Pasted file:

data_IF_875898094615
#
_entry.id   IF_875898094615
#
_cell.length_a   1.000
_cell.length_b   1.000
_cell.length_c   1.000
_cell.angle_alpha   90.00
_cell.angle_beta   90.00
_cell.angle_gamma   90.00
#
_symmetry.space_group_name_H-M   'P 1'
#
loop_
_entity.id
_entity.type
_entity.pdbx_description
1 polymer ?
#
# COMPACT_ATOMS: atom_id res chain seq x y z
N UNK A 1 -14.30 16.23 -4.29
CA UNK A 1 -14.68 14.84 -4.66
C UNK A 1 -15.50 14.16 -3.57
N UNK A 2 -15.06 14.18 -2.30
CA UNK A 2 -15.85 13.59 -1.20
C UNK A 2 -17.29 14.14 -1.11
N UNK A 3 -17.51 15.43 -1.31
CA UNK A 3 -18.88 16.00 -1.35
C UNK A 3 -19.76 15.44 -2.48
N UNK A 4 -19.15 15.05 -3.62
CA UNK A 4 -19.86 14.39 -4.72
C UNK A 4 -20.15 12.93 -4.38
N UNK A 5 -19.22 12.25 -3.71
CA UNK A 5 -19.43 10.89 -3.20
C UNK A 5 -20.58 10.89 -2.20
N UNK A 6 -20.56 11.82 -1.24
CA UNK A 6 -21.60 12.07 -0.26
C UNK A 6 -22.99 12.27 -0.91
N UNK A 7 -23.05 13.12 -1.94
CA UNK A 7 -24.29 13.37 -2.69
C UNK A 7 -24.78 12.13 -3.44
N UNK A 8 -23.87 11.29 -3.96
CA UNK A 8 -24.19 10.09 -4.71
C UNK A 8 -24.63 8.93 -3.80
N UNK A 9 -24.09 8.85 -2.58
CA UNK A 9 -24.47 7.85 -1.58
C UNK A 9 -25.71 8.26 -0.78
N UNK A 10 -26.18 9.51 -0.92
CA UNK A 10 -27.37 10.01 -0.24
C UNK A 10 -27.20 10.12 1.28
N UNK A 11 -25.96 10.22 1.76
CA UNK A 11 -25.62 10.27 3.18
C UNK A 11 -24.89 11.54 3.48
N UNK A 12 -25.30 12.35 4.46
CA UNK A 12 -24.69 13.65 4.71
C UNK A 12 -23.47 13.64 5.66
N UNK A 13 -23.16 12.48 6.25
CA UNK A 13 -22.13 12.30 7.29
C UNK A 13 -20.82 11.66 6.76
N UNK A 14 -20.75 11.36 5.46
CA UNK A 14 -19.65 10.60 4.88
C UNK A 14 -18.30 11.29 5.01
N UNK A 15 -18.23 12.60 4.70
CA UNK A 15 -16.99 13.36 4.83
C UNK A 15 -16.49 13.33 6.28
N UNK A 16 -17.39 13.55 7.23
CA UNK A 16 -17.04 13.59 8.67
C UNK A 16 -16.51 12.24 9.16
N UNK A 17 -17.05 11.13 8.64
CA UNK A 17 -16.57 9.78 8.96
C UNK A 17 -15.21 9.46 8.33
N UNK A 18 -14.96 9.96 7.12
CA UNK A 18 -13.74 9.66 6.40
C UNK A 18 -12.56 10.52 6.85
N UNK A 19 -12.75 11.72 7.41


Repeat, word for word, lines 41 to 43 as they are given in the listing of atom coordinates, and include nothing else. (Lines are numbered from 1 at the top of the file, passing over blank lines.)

C UNK A 7 -24.78 12.13 -3.44
N UNK A 8 -23.87 11.29 -3.96
CA UNK A 8 -24.19 10.09 -4.71